Shelledy Elementary

Awesome Adaptations

Colorado Life Zones: Seasons, Plants, & Animals

Step 1: Choose One of the Life Zones or Choices Below

Life Zones Menu Bar
Colorado Life Zones General Information Interactive Elevation & Life Zone Diagram Colorado Maps: Life Zones and More Semidesert Shrublands (West CO) Shortgrass Plains Life Zone (East CO) Foothills Woodlands & Shrublands Montane Forests Life Zone Subalpine Life Zone Alpine Life Zone Riparian Life Zones

Subalpine Life Zone: Seasons, Plants, & Animals

Step 2: Choose a Topic from the Subalpine Life Zone & Scroll Down

Subalpine Life Zone General Information
General Information

Subalpine Life Zone Through the Seasons
Through the Seasons

Subalpine Life Zone Extreme Weather
Extreme Weather

Subalpine Life Zone Awesome Adaptations
Awesome Adaptations

Subalpine Life Zone Plants and Trees
Plants and Trees

Subalpine Life Zone Mammals

Subalpine Life Zone Birds

Subalpine Life Zone Reptiles and Amphibians
Reptiles & Amphibians

Subalpine Life Zone: Awesome Adaptations

Colorado and the Rocky Mountains have many different plants and animals that have made awesome adaptations to live in the different life zones. Here are just a few.

Bristlecone Pine
Bristlecone Pine


Rocky Mountain Bighorn Sheep
Rocky Mountain Bighorn Sheep

Canada Lynx
Canada Lynx

Tiger Salamander
Tiger Salamander

American Dipper
American Dipper

Awesome Adaptations: Bristlecone Pine

Here in the subalpine, there is quite an amazing tree. The bristlecone pine is one of the longest living trees on the planet. Some may be thousands of years old. They only grow a little bit each year. When the Egyptians were building the pyramids some of these trees just started growing from their seed. The oldest tree, named "Methuselah", is over 4,700 years old. The branches of the tree twist and turn in every direction. Parts of the tree look almost dead and other parts are very alive and full of needles. The bristlecone pine is truly remarkable to live that long in such a harsh life zone.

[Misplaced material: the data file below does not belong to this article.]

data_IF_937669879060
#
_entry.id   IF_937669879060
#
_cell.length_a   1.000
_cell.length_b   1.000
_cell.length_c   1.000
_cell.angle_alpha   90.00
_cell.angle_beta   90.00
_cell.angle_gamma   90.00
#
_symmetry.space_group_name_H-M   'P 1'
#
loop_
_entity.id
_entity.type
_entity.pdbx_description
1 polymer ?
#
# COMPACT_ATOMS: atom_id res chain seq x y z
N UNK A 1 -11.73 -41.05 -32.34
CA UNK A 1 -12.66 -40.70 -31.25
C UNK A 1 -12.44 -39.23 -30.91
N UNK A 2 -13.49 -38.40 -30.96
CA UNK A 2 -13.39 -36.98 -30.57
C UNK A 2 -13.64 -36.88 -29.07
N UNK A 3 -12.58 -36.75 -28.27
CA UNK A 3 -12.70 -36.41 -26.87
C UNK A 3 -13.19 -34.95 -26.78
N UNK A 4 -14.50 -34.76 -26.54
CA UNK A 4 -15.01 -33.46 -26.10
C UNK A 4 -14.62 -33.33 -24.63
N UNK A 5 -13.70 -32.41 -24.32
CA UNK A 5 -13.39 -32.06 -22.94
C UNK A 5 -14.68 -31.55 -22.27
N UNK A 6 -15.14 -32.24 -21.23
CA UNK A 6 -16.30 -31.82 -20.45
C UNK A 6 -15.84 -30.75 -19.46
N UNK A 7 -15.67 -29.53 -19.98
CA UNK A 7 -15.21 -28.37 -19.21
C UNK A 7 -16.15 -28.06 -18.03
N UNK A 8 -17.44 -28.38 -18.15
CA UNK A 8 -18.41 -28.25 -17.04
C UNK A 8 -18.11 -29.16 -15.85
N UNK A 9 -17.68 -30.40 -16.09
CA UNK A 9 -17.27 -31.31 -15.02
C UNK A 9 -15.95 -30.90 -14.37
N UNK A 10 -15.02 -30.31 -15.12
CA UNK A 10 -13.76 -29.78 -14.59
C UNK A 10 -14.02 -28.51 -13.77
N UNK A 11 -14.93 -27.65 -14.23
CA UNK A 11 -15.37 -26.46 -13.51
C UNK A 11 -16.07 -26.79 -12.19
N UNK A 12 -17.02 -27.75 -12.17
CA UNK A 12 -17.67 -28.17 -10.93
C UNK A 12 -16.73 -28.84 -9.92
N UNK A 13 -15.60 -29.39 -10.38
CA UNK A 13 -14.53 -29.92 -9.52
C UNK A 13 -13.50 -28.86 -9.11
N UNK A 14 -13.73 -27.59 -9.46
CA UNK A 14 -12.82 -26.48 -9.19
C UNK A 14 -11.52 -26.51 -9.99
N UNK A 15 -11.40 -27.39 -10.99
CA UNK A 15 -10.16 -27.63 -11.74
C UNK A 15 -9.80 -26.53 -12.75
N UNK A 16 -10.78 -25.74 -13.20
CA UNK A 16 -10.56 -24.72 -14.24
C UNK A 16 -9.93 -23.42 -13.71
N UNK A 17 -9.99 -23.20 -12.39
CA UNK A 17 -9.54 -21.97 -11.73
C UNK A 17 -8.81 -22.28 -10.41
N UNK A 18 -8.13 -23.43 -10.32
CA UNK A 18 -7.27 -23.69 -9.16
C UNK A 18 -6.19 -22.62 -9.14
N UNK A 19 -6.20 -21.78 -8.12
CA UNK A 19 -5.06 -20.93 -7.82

Sources of information and to find more information :Blue Planet Biome,Ancient Bristlecone Pine,CSU

Bristlecone Pine Bristlecone Pine
Bristlecone Pine Bristlecone Pine

Awesome Adaptations: Krummholz

The upper edge of subalpine is tree line, (above where trees no longer grow). As you get close to the tree line, the different pine trees get shorter and shorter. These dwarf pine trees are called krummholz. They are the same species as the ones lower in the subalpine, only their growth has been slowed by the extreme weather and elevation. See the pictures below for more information.

Tree Line Krummholz
1. The tree line is where the subalpine stops and the alpine begins. It is so cold, windy, snowy, and high up in elevation that most trees can't grow any higher there. 2. Higher than most trees are small pine trees called krummholz. They are the same kinds of trees as lower but they grow only a little each year. They are small, but they can be very old!
Krummholz krummholz
3. If you take a closer look at krummholz trees and trees by the tree line, you may see that one side of the tree is growing well and the other half of the tree seems dead. 4. This will tell you which way most of storms and winds blow. The windy side has little growing on it and the protected side has lots more branches.

Awesome Adaptations: Rocky Mountain Bighorn Sheep